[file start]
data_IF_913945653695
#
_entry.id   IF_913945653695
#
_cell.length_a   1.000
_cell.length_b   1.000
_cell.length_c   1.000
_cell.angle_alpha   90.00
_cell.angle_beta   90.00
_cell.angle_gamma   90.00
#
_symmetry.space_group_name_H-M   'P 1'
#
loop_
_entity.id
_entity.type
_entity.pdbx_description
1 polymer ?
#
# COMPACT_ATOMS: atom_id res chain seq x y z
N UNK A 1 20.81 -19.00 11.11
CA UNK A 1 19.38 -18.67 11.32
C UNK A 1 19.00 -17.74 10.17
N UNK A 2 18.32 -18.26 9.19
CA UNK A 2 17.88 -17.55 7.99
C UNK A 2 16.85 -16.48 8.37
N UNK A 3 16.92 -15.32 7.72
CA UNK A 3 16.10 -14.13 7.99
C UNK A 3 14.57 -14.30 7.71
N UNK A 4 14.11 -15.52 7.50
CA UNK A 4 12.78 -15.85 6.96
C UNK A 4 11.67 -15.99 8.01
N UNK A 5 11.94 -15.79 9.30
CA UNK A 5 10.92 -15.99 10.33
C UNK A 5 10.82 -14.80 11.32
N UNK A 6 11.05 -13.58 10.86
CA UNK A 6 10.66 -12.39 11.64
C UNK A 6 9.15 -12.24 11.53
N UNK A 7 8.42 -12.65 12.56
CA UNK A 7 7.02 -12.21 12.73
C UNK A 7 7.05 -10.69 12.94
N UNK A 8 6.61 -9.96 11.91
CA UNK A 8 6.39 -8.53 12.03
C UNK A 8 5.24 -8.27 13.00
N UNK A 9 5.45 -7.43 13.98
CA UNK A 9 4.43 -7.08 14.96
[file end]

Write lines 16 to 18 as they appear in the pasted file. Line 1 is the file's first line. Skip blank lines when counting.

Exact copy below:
_entity.type
_entity.pdbx_description
1 polymer ?